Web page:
£1mn child abuse inquiry into ex-PM Edward Heath closed due to ‘lack of evidence’

£1mn child abuse inquiry into ex-PM Edward Heath closed due to ‘lack of evidence’
A £1 million ($1.25mn) taxpayer funded child abuse investigation into former Prime Minister Sir Edward Heath has been closed by police, reportedly due to a lack of evidence.

The inquiry, codenamed Operation Conifer, will be closed in the coming weeks, but the report on its findings will remain confidential, the Telegraph reports.

The huge bill has been criticized as a waste of taxpayer money since it was launched in August of 2015. Police have also been slammed for damaging the reputation of the late ex-PM, who cannot go on trial.

According to sources who spoke to the newspaper, private investigators that were hired by police to help conduct the inquiry have been told that their contracts will not be renewed.

“The inquiry is coming to an end. The contracts are up and have not been renewed, even though there was an option to do that,” the source said.

Friends of Heath, who died in 2005 aged 89, insist that the inquiry found no evidence implicating the Tory politician, saying the questions police put to his former staff members and sailing friends were so lacking in detail that there appeared to be no hard evidence.

The investigation was launched after at least seven allegations of child sex abuse were brought against Heath, including one claiming that the former Tory MP abused a boy on his yacht before throwing him overboard.

Heath was also examined in a now defunct investigation into a suspected VIP pedophile ring at the heart of Westminster dubbed Operation Midland.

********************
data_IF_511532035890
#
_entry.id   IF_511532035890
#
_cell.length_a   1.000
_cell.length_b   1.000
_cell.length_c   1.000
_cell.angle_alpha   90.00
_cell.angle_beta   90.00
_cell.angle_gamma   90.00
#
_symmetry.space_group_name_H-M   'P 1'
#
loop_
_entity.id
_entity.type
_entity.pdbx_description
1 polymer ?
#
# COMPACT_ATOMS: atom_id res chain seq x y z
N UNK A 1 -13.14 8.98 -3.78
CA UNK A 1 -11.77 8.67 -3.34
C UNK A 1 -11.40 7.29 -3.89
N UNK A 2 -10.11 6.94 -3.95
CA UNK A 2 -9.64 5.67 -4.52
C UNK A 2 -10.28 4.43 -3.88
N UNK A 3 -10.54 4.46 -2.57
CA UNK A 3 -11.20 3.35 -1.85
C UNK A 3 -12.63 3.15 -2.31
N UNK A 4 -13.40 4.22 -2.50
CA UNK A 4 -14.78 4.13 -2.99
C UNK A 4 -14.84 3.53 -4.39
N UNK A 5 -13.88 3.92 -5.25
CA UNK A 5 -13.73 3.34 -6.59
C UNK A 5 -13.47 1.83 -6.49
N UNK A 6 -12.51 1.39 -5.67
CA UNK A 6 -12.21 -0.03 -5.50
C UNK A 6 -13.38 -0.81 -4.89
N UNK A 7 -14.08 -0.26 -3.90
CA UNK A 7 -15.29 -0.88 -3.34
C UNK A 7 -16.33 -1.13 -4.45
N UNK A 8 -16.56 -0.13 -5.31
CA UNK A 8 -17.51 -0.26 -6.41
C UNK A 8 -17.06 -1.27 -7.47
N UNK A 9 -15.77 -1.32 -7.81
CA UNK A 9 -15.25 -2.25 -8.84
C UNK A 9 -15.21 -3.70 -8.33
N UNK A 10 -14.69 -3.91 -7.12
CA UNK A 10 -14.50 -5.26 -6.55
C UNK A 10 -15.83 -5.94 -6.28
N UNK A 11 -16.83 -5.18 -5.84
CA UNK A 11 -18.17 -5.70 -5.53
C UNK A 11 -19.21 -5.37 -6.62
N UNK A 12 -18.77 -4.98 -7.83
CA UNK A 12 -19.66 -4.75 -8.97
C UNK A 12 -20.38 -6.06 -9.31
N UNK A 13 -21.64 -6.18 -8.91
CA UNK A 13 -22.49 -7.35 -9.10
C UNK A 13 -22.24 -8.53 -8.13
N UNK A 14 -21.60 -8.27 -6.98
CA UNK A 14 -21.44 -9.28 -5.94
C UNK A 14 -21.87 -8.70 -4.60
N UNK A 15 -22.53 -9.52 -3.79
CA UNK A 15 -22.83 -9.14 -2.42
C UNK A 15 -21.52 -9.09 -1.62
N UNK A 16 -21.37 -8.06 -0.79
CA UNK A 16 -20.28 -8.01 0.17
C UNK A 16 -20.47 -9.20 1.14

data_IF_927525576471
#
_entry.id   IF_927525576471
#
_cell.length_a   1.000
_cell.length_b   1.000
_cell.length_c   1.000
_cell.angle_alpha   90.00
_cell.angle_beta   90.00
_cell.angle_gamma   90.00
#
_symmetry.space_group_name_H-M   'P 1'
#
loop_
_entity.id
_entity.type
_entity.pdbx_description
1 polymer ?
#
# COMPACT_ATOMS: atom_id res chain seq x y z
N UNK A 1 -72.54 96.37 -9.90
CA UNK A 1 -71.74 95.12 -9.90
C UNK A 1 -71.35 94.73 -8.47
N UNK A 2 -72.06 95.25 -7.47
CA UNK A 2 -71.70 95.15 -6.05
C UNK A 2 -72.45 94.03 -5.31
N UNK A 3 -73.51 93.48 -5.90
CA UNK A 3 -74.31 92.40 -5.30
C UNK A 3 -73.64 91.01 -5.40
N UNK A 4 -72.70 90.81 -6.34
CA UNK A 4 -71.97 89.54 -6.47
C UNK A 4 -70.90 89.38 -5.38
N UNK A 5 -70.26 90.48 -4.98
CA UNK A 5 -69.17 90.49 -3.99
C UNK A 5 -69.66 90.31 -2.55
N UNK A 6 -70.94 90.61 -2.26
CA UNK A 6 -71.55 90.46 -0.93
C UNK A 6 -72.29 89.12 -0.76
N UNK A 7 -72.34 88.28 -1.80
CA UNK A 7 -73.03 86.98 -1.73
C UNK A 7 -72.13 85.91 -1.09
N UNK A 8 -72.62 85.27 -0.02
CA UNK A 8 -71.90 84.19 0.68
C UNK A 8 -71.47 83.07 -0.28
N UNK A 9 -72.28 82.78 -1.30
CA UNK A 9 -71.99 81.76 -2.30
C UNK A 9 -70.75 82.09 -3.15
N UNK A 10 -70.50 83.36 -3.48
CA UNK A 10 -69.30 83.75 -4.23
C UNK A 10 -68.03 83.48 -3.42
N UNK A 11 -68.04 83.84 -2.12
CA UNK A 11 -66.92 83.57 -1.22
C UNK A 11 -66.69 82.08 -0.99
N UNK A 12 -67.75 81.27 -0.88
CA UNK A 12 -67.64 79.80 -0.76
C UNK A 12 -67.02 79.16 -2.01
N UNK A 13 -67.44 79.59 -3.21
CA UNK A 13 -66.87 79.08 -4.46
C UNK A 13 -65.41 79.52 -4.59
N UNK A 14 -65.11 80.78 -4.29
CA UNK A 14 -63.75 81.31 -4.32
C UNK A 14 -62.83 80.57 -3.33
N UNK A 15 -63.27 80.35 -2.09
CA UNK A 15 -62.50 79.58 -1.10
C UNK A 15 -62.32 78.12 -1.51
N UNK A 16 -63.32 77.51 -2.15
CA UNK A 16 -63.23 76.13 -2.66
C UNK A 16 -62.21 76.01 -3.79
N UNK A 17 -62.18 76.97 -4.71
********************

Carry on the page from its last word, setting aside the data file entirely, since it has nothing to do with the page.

Heath’s godson, Lincoln Seligman, has previously hit out at the amount of money spent on the investigation.

“Nearly two years and a million pounds, and all we have from the Chief Constable are nudges and hints, and the occasional declaration that he’s convinced of Edward Heath’s guilt. And complete silence from the Wiltshire Police Commissioner,” he said.

Chief Constable for Wiltshire Police, Mike Veale, penned an open letter defending the investigation in December, saying that, though he knew the inquiry would “attract intense scrutiny,” he was “very concerned and profoundly disappointed” about the speculations that had been made and the “impact” they would have on the “public’s confidence in the police.”

“This is not a ‘fishing trip’ or ‘witch hunt’ – both of these terms have been unfairly levelled at us,” he wrote.

“The legal role of the police service is to, on behalf of the public, impartially investigate allegations without fear or favour, and go where the evidence takes us,” he stressed.

Veale will come under pressure to resign if his force fails to justify the investigation.

The investigation was opened about a year and a half ago, when Superintendent Sean Memory launched an appeal for victims to come forward while standing outside Heath’s former home in Salisbury.

Memory has been on long-term sick leave since he reportedly sent “inappropriate” and “flirty” text messages to a relative of a murder victim, according to the Sun.